“Our vehicle is thoroughly cleaned between every outing – we ourselves are also thoroughly scrubbed between outings! Our group sizes are limited to guarantee appropriate social distancing. Passenger numbers are limited to two per row of seats in our spacious, air-conditioned minibus. Plus a minimum distance of 2m between non-cohabiting participants must be maintained in the field.

Inglorious Bustards - Booted EaglePhoto credit: Inglorious Bustards, Booted Eagle

“In situations where it is not possible to achieve appropriate social distancing we ask our guests to wear face masks. We encourage them to bring their own reusable masks to avoid using unnecessary disposable items.

“Any shared optical equipment, such as telescopes or loaned binoculars, are sanitised at regular intervals throughout the trip and between trips. Days are spent outside and away from crowded places. That’s the joy of nature-watching!

“As well as hand sanitiser, we have sourced bio-compostable gloves as part of our continued resolve and commitment to eliminate non-biodegradable waste from our trips.

“Any accommodation we use, or hostelry establishments visited, are known to us and trusted. We have verified that they are totally compliant with the Spanish lockdown-easing procedures.

“Our legendary picnic lunch is being provided as usual – hygienically prepared, served on disinfected reusable crockery to avoid plastic waste. It is stuffed full of locally sourced, sustainably produced and delicious ingredients!”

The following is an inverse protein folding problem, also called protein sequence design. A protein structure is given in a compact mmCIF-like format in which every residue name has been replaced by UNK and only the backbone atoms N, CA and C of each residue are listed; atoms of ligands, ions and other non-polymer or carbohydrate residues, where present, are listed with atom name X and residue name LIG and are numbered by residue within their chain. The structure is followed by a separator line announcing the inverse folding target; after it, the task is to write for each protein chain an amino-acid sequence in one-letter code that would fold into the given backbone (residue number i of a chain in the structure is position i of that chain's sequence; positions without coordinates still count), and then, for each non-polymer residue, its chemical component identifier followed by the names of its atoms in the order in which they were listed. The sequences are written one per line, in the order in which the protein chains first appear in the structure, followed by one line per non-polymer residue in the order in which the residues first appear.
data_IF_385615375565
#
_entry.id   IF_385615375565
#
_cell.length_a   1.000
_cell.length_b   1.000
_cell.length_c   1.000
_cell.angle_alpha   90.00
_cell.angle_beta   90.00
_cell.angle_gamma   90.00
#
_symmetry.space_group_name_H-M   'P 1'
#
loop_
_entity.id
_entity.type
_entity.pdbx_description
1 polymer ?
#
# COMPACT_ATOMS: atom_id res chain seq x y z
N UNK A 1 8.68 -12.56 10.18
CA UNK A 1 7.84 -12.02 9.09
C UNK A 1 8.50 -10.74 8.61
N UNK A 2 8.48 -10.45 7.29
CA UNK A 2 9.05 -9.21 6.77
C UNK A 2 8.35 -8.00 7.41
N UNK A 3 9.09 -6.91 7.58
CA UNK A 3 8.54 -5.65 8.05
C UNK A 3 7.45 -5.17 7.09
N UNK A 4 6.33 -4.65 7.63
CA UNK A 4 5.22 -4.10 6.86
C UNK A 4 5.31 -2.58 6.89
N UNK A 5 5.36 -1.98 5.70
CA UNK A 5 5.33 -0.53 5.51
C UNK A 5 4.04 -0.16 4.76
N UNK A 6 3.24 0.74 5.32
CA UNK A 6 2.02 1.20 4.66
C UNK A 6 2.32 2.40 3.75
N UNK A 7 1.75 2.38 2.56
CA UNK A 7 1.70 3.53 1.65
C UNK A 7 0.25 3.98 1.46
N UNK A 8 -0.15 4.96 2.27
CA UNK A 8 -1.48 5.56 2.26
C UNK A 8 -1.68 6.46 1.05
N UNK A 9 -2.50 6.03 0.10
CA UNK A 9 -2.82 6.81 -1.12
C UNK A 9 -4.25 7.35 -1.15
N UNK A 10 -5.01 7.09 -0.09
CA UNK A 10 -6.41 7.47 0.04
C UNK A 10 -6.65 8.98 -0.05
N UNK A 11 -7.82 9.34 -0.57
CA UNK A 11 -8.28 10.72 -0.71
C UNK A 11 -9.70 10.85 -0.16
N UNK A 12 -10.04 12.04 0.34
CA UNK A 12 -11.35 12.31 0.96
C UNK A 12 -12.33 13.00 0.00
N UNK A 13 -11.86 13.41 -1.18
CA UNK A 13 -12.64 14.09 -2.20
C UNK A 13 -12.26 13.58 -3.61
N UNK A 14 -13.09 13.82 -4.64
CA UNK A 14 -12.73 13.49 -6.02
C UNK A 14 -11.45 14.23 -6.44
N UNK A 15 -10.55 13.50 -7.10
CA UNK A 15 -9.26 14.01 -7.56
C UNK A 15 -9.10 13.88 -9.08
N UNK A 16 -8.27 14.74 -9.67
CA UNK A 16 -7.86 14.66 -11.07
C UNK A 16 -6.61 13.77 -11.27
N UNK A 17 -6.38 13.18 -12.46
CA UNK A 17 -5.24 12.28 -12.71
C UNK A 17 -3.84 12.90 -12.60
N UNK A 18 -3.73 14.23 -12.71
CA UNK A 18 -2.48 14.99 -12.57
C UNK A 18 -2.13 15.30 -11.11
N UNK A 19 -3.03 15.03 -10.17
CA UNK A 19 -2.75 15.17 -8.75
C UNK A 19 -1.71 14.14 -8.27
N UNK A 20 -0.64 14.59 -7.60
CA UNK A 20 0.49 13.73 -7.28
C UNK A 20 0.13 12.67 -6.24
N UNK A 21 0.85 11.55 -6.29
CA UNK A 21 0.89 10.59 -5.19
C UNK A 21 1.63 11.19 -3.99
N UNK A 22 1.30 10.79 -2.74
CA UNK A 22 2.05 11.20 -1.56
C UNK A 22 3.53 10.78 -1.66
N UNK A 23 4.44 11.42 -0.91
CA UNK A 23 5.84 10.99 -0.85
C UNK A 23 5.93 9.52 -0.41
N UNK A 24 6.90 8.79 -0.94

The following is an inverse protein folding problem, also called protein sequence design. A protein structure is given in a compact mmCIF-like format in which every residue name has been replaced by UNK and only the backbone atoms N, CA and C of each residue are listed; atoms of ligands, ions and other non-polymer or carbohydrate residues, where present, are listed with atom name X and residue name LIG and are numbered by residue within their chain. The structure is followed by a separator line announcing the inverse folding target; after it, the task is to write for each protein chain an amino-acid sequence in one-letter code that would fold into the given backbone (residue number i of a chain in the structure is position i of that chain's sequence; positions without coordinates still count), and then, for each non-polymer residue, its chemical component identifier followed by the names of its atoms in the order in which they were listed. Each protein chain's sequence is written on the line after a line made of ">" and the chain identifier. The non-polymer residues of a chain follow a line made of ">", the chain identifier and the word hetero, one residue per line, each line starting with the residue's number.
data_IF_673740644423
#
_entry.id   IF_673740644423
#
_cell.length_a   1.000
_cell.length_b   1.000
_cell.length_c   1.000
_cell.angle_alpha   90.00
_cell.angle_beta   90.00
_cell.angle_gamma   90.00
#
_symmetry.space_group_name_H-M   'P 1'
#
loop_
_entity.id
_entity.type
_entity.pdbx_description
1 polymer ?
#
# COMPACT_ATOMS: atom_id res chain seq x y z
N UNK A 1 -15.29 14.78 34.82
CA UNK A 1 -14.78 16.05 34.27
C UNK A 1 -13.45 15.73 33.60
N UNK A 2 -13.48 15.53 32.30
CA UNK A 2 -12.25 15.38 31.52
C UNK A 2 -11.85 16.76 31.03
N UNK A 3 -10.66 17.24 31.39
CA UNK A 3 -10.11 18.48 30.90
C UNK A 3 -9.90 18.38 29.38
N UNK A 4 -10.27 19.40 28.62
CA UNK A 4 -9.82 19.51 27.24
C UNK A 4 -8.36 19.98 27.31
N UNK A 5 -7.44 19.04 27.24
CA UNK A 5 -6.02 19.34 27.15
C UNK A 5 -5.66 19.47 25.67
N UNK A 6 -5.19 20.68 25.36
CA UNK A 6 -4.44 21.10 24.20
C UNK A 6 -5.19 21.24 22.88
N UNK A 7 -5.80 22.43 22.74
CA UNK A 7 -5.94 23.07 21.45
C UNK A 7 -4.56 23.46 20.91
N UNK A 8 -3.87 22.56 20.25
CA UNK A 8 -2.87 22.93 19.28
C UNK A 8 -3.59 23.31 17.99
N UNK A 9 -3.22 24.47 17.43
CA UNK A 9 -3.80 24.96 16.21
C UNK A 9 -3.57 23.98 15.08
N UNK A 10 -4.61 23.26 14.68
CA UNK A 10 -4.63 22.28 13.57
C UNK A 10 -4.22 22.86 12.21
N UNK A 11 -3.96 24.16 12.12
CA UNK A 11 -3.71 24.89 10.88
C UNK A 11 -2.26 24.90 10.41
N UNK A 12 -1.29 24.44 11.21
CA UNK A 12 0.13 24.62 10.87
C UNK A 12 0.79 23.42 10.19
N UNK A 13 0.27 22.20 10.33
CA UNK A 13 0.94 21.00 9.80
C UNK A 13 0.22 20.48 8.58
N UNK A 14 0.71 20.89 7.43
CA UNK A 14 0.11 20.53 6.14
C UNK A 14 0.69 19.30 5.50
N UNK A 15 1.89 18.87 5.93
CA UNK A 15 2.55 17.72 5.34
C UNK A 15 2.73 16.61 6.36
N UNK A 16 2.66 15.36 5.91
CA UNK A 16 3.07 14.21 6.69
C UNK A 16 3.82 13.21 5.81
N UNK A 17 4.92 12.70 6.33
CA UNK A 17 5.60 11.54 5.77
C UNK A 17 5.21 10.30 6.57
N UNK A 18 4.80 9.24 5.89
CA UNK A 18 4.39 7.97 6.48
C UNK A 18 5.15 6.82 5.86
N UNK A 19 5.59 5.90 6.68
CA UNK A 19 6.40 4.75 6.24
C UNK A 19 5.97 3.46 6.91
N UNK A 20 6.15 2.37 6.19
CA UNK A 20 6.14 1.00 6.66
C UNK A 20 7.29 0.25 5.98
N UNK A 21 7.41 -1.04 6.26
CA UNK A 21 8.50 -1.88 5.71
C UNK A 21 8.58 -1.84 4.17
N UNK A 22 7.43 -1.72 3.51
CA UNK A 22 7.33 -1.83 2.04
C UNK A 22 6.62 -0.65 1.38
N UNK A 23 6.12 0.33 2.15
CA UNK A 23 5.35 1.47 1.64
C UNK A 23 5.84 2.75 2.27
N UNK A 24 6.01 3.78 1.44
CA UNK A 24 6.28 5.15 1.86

Wildlife tour operators looking on the bright side

Al Henderson from Ebro Delta Birding in northeast Spain also considers that providing delicious food for their guests safely is paramount. “Lunches during birding trips can be at restaurants (following the strict safety guidelines set by the Spanish government). Or, to ease any fears, we can provide packed lunches that can be eaten at fresh air picnic areas during the tour.”

Al’s area has possibly suffered less from the effects of the spread of coronavirus than other parts of Spain. He says: “Ebro Delta Birding is in a relatively fortunate position in Southern Catalonia in that we are being fast-tracked through the de-escalation of COVID-19 lockdown.

“The ‘Terres de l’Ebre’ region where we are located has suffered relatively few cases of coronavirus. The Ebro Delta Natural Park is a huge area of around 320 kms², and is a sparsely populated rural zone. So it’s unlikely that guests will come across other people and, if they do, it’s easy to maintain a safe distance.

Ebro Delta Bird Watching Trip in SpainPhoto credit: Al Henderson, Ebro Delta Birding, Black Kite

“There are current travel restrictions between different regions in Spain, but two of our tours – the Ebro Delta Express and Ebro Delta Experience – are based solely in this area. The accommodation throughout the duration of these two tours is at our privately owned guesthouse in the countryside.

“One of the positives of the prolonged lockdown here is that the birds have had much more habitat to themselves and have been undisturbed for weeks. This has led to record-breaking numbers of flamingo pairs. Many varieties of birds are being spotted in areas closer to human habitation than where they have previously been observed.”

Changes in other parts of Europe